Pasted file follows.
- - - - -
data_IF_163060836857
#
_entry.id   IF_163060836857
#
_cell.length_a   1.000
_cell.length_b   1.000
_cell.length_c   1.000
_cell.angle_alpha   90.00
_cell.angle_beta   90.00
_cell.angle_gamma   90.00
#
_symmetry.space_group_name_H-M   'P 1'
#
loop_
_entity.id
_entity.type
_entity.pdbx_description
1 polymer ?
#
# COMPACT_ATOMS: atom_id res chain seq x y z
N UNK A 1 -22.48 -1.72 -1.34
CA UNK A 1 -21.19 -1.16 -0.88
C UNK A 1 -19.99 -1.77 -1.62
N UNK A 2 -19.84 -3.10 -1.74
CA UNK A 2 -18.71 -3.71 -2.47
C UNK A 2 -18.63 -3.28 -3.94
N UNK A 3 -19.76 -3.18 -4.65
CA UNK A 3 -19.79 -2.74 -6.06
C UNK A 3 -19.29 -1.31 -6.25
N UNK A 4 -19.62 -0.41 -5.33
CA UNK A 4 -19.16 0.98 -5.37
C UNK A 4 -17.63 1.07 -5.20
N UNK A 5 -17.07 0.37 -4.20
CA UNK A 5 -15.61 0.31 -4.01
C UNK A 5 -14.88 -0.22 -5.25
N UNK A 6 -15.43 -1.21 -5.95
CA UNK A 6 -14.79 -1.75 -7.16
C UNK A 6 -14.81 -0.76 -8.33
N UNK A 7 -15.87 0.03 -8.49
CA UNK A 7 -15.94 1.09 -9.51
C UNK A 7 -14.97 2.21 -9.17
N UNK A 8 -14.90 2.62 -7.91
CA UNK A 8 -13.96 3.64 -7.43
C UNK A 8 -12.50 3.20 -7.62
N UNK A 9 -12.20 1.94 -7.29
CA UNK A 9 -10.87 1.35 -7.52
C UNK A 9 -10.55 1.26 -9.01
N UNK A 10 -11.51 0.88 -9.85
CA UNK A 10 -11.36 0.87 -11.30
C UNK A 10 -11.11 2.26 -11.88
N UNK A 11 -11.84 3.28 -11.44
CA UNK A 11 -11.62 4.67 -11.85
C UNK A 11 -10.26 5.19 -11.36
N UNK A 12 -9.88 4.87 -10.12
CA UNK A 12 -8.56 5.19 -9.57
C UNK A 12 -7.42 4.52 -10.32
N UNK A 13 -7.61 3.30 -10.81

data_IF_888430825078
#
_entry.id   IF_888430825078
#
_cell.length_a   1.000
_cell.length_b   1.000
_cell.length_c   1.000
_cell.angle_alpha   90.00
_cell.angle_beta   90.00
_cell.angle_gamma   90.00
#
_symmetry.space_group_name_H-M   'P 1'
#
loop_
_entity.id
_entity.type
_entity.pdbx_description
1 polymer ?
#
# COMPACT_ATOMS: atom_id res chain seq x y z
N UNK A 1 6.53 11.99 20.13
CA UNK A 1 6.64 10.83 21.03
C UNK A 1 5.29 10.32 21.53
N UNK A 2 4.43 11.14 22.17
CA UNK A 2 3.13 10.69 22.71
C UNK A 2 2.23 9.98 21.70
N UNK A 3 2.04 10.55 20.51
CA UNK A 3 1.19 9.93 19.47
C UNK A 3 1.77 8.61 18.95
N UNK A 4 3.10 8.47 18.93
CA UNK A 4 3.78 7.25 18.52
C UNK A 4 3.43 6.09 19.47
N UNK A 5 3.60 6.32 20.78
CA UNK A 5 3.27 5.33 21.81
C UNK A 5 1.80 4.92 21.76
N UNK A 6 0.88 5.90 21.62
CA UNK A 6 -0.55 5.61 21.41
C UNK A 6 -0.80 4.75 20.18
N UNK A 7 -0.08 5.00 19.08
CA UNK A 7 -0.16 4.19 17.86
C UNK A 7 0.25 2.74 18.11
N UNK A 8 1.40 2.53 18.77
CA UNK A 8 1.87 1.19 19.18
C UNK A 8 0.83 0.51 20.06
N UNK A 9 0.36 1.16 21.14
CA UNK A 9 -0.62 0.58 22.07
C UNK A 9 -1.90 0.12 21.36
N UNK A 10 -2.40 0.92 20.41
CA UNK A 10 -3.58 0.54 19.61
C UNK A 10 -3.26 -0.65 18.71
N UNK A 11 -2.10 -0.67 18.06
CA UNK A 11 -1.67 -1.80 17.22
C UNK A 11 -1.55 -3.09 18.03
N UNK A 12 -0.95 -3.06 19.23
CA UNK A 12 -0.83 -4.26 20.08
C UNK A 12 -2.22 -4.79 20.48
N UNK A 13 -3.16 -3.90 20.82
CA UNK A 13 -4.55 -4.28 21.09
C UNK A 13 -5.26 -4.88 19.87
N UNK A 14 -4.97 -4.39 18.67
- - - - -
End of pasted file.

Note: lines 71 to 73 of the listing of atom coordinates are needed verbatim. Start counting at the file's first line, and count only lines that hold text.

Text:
loop_
_entity.id
_entity.type